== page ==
- in a system, the parts interact with each other but are not changed as a result of that interaction (after all, the nature, purpose and role of the part is important in systems theory)
- in a network, the parts interact with each other by changing each other. When one part interacts with another, the other begins to do something different from what it did before
A mediating artefact is an component of a cognitivist and representationalist theory of learning; in the chapter under discussion Conole goes on to discuss the role of mediating artifacts as models or representations in the learning design process.It is arguable (and I would argue) that this too distinguishes Dron's perspective from network theory; he wants networks to include the usual components of a cognitivist theory, including models and representations.
Mediating artefacts are part of a concept of systems, indeed, a necessary part of systems that learn, because the system doesn't have the means to learn otherwise.
It seems clear from this perspective that what Dron wants to do is to include within this 'family of ideas' aspects of a theory that is very different certainly from what I understand connectivism to be, and different certainly from what one would think a 'network' theory of learning would be, all other things being equal. Perhaps he believes that George Siemens is a proponent of systems theory, or cognitivism (and Siemens might well be, though I don't really see it as characteristic of his writing).
The rest of the paragraph is a statement of Dron's argument that connectivism should be thought of as a family of ideas. I believe that in particular Dron believes that approaches based in systems theory and cognitivism ought to be counted as part of connectivism.As I stated earlier, I don't agree.
If I don't care about getting our understanding of learning right or correct, I can ignore what I find to be flaws in the concept, and I can ignore that it actually contradicts other types of network theory, and just proceed on the basis that it is 'useful'. But even an incorrect map can be useful for a time, before it steers you over the cliff. At a certain point, we have to make a choice.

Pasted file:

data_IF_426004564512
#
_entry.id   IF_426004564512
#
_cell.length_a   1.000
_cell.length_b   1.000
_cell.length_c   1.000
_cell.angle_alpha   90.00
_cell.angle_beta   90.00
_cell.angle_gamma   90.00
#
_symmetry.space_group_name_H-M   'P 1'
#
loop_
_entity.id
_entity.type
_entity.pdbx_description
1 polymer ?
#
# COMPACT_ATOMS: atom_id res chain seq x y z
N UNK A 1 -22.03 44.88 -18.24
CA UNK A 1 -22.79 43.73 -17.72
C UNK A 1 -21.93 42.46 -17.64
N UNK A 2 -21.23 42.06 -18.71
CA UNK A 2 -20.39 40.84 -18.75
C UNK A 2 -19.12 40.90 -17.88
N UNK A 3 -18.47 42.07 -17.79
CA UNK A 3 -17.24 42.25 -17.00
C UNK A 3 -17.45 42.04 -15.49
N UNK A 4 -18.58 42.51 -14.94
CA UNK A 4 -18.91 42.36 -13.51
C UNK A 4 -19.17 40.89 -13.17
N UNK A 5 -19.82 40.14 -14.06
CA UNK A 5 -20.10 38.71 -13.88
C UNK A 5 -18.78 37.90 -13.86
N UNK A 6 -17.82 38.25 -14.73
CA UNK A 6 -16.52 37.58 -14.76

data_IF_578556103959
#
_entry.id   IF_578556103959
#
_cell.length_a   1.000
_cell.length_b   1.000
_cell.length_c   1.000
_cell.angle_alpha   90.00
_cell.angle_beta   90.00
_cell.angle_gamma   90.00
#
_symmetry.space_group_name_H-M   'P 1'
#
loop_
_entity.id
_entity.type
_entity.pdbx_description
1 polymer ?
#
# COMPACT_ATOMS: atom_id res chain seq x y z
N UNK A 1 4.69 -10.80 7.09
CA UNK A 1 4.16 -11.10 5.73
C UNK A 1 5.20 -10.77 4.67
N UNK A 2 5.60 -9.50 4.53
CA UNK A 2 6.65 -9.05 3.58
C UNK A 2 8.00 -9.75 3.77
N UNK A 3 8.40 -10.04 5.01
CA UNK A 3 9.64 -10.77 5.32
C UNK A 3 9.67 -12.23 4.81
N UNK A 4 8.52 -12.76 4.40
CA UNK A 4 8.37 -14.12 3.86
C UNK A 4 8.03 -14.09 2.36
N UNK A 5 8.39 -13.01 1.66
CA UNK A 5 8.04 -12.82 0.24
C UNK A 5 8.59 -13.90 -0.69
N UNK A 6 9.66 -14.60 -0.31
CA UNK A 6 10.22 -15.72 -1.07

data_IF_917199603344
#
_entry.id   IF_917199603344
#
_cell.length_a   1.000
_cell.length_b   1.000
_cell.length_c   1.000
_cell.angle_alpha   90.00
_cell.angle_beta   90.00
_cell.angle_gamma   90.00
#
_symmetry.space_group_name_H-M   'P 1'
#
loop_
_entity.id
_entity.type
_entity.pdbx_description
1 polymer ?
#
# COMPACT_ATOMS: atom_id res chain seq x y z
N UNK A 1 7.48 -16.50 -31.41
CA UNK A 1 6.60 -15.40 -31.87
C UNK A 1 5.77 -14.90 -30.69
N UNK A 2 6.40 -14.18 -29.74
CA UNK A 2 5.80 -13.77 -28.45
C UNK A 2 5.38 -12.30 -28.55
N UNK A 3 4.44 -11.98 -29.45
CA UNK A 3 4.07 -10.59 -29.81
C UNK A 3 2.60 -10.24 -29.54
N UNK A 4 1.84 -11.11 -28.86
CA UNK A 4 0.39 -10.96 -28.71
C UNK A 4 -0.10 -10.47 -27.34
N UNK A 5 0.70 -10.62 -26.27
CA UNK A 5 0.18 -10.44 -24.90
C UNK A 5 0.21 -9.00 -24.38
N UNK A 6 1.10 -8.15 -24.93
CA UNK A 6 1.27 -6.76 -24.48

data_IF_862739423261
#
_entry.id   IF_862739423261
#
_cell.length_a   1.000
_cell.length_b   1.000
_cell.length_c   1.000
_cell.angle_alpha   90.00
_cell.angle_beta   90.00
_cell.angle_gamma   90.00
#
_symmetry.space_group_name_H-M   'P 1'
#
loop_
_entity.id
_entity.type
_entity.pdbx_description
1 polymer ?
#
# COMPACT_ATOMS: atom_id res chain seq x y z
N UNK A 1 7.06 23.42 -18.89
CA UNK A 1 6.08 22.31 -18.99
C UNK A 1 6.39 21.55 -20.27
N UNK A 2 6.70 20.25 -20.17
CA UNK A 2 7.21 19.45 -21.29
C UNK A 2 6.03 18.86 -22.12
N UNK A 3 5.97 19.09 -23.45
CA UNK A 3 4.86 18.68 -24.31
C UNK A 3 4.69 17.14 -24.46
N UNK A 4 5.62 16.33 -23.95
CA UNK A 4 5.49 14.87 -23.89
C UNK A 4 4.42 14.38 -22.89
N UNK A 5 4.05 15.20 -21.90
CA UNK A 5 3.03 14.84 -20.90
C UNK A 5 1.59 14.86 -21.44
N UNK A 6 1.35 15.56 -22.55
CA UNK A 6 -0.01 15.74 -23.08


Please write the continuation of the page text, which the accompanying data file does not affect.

I am not sure whether Dron understands that there is a distinction between systems and networks, and is urging us to simply ignore it, or whether he doesn't understand, and is oblivious to the reasons why I reject propositions that have their origins in systems theory. In the end, it doesn't really matter.
This isn't the place to make the argument - I really just want to draw out the distinction, so people know that Dron wants to put instances of theory B under a heading intended for theory A - but in a nutshell, my objection to systems theory as a basis for learning theory is twofold:
- first, our ascription of a 'purpose; for post parts and for the whole is mostly composed of rationalizations after the fact, and therefore not a part of the mechanism itself, and
- second, the more something is a system, the less likely it is able to learn, because of the specificity of the parts and the roles they play (one of the defining characteristic of ecosystems is that they're fragile)
In order to support learning, you have to get away from design. Design is the enemy of learning. Networks learn precisely because they're not designed - the pieces don't play any specific role, the network itself does not have any meaning or purpose. Even survival is an accidental characteristic - it only happens that the networks we see are the networks which survived, because the ones that do not survive have long since gone away.